Next, the parents raised concerns regarding the scheduling of the impartial hearing dates.  State regulations provide that the impartial hearing "shall be conducted at a time and place which is reasonably convenient to the parent and the student involved" (8 NYCRR 200.5[j][3][x]; see 34 C.F.R. § 300.515[d]) (emphasis added).  The parents contend that the last three days of the impartial hearing, held in February and April 2009, were scheduled for times that were not convenient to them.  However, the hearing record demonstrates that the parents were afforded reasonable notice of the scheduling of the impartial hearing dates, notwithstanding their decision not to appear during its last three days (Tr. pp. 47-48, 135-37, 154-55, 260-61; IHO Exs. XIII-XV; XXXI; XXXV; XXXVI at pp. 2, 6-7; XXXIX-XLIII; LVII; LXXV; LXXIX).  The hearing record also reflects that Hearing Officer 2 adjourned the January 2009 hearing dates because the parents did not confirm availability for the hearing dates, and scheduled the February 2009 impartial hearing date on a Tuesday, which accommodated the schedule of the parents' advocate, who was not available on Mondays and Wednesdays (Tr. pp. 25, 28-29, 47-48, 135-37; IHO Exs. XIII-XV; XVIII-XXI; XXIII-XXVI; XXXI; XXXV; XXXVI at pp. 2, 6-7).  In addition, the hearing record reveals that Hearing Officer 2 adjourned the March 2009 hearing dates at the request of the parents and scheduled the two April 2009 impartial hearing dates on days that the parents had specifically requested (IHO Exs. XXXVII-XLIII; LVII; LXV-LXIX; LXXI; LXXIII; LXXV; LXXIX).  Accordingly, I find that Hearing Officer 2 complied with federal and State regulations when scheduling the impartial hearing dates (34 C.F.R. § 300.515[d]; 8 NYCRR 200.5[j][3][x]).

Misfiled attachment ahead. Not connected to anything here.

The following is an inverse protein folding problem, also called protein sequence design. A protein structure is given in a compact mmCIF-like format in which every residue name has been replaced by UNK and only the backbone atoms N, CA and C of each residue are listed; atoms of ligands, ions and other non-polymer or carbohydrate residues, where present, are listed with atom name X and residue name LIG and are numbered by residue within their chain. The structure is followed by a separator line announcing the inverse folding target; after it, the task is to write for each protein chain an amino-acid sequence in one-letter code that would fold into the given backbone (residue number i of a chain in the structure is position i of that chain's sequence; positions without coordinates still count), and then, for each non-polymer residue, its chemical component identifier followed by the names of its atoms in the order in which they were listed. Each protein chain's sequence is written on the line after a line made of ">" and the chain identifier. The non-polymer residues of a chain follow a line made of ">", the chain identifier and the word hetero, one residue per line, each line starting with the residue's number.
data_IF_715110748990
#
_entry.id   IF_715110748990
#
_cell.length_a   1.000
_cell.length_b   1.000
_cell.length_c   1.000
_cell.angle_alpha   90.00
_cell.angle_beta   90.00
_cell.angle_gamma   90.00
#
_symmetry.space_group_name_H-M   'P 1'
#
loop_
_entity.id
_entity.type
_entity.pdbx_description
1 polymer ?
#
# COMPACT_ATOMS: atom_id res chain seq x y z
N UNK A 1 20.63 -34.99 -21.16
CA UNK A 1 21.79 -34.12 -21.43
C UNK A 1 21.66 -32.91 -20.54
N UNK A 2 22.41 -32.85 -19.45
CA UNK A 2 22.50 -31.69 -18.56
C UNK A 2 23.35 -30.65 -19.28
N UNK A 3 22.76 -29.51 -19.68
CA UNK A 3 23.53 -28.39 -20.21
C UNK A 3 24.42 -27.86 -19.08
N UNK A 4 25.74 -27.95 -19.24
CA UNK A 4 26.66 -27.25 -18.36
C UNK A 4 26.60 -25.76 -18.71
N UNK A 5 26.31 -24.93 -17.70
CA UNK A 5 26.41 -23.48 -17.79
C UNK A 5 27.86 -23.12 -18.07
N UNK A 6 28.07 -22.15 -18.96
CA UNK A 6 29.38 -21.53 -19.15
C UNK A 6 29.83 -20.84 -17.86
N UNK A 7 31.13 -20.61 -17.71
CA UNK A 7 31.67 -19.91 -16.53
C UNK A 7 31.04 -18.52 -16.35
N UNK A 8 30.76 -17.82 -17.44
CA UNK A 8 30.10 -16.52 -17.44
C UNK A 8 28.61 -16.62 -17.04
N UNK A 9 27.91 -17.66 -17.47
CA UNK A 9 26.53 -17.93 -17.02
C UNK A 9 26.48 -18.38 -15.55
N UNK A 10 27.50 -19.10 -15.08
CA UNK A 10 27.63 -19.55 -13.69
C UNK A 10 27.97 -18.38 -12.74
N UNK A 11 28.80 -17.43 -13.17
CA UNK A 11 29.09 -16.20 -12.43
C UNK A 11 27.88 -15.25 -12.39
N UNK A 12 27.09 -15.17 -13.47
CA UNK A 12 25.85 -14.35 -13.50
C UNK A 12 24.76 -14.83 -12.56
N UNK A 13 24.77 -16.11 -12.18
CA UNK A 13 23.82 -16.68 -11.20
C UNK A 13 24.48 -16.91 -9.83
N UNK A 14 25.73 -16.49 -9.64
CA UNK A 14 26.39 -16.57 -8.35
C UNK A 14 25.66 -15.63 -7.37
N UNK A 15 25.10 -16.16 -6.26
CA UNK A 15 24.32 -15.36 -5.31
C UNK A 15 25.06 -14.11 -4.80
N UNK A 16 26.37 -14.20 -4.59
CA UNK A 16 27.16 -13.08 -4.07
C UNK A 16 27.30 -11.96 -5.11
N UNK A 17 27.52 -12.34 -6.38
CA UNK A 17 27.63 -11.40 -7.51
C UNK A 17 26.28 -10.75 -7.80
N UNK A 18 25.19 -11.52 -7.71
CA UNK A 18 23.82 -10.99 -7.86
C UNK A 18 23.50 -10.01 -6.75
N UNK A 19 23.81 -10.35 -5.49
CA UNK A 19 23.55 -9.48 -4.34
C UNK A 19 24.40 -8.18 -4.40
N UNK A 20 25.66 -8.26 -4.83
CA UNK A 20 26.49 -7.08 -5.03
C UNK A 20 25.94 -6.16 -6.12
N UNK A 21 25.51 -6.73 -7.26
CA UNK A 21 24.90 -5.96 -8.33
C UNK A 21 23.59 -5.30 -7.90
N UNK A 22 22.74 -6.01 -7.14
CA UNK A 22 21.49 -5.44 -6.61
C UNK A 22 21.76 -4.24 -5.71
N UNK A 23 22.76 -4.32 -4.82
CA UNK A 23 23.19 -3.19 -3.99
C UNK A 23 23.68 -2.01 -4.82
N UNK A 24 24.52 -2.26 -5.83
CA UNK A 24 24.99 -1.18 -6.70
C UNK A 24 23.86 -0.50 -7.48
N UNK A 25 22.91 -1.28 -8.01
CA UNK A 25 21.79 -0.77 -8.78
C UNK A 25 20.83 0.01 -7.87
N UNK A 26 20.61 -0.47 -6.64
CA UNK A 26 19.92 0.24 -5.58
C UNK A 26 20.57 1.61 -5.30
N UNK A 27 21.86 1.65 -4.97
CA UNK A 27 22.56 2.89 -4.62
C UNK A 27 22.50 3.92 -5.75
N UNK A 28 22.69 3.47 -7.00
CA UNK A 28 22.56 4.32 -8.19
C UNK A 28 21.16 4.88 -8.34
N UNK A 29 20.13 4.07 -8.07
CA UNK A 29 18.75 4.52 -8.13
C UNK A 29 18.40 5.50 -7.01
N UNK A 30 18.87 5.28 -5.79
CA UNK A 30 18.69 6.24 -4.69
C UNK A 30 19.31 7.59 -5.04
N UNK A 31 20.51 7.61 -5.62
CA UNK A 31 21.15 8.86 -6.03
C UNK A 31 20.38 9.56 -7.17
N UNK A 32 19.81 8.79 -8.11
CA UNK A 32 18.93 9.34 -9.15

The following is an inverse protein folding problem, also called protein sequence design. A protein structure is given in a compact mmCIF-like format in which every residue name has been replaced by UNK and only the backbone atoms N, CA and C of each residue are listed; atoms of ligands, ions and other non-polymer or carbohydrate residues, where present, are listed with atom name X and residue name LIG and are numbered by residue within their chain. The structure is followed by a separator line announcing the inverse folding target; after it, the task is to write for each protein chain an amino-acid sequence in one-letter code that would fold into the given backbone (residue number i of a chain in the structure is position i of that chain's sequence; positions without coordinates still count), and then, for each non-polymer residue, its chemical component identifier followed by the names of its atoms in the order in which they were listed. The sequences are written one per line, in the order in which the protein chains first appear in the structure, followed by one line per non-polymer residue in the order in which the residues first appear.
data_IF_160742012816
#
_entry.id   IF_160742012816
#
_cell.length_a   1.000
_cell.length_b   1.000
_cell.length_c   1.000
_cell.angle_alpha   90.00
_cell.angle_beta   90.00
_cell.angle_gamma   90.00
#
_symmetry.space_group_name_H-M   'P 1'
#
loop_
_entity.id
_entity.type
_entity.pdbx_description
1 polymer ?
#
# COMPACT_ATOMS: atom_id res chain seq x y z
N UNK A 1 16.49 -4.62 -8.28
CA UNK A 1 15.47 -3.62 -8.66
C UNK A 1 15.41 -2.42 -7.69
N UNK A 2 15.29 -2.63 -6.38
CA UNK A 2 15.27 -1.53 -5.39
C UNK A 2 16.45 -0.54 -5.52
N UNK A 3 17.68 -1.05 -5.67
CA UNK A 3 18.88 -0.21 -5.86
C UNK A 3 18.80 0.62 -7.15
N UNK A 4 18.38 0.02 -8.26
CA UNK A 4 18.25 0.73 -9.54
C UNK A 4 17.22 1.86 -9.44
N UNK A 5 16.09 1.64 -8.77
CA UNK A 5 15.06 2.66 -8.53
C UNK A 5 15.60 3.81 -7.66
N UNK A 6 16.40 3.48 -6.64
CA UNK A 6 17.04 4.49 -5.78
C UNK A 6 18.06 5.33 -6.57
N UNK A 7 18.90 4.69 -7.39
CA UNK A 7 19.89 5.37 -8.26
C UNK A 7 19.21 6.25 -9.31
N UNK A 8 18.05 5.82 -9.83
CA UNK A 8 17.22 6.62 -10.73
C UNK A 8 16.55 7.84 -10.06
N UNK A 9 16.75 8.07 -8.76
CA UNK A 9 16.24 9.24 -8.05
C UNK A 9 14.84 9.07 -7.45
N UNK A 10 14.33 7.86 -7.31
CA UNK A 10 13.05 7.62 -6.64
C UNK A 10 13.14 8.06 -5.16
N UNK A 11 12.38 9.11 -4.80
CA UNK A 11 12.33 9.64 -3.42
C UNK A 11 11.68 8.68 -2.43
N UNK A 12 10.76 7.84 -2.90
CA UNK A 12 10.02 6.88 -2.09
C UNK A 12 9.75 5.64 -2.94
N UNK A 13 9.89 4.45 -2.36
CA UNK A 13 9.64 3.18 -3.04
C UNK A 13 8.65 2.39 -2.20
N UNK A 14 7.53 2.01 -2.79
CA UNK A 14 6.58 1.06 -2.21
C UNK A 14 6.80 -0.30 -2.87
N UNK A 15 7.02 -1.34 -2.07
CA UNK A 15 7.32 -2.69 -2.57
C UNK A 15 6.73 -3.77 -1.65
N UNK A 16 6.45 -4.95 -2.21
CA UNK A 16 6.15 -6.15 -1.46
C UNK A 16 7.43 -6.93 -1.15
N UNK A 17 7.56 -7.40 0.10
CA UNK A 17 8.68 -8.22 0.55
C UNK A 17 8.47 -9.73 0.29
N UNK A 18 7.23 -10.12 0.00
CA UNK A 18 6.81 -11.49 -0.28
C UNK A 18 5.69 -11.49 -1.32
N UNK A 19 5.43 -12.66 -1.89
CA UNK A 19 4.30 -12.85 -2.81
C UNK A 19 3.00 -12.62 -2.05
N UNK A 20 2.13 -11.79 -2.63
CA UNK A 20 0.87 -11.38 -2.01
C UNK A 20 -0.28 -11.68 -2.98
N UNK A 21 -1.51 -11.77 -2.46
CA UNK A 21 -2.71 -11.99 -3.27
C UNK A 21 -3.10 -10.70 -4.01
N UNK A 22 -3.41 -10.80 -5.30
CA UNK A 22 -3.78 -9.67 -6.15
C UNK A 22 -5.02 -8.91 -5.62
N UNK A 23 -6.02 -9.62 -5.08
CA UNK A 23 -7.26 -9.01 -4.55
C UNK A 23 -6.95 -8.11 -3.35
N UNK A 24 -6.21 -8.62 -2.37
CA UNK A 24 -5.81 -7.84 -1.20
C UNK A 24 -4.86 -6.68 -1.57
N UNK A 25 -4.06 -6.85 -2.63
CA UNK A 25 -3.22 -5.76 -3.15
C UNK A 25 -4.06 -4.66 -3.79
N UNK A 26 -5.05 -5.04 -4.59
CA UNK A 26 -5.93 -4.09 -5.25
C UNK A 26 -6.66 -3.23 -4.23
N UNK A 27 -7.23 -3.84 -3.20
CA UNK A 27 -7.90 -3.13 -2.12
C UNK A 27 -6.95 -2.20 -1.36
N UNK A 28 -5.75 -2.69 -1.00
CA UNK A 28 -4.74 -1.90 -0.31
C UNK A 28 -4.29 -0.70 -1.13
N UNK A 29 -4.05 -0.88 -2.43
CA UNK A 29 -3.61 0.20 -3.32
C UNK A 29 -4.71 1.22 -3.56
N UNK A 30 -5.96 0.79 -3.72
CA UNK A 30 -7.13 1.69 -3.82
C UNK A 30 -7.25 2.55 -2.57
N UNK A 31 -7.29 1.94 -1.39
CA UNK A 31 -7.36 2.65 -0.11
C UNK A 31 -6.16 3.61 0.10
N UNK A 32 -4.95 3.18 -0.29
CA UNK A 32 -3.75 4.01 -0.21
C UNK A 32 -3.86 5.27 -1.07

Turning to the parents' assertion that the impartial hearing was unnecessarily lengthy, the hearing record reveals that Hearing Officer 2 granted extension requests from both parties throughout the impartial hearing and rendered her decision based on the extended compliance date (Tr. pp. 268-71; IHO Exs. XVII-XXI; XXIII-XXVI; XXXVII-XL; XLV-XLVI; LXV-LXIX; LXXI; LXXIII; LXXX; LXXXVII-LXXXIX; XC; IHO Decision at p. 23).  I remind Hearing Officer 2, and both parties in this matter that it is incumbent upon an impartial hearing officer to only grant extensions consistent with regulatory constraints and to ensure that the hearing record includes documentation setting forth the reason for each extension (8 NYCRR 200.5[j][5][i]).  In addition, regulatory requirements set forth specific factors that an impartial hearing officer must consider prior to granting an extension (8 NYCRR 200.5[j][5][ii]).  The impartial hearing officer may grant a request for an extension only after fully considering the cumulative impact of the following factors:

"(a) the impact on the child's educational interest or well-being which might be occasioned by the delay; (b) the need of a party for additional time to prepare or present the party's position at the hearing in accordance with the requirements of due process; (c) any financial or other detrimental consequences likely to be suffered by a party in the event of a delay; and (d) whether there has already been a delay in the proceeding through the actions of one of the parties" (8 NYCRR 200.5[j][5][ii]).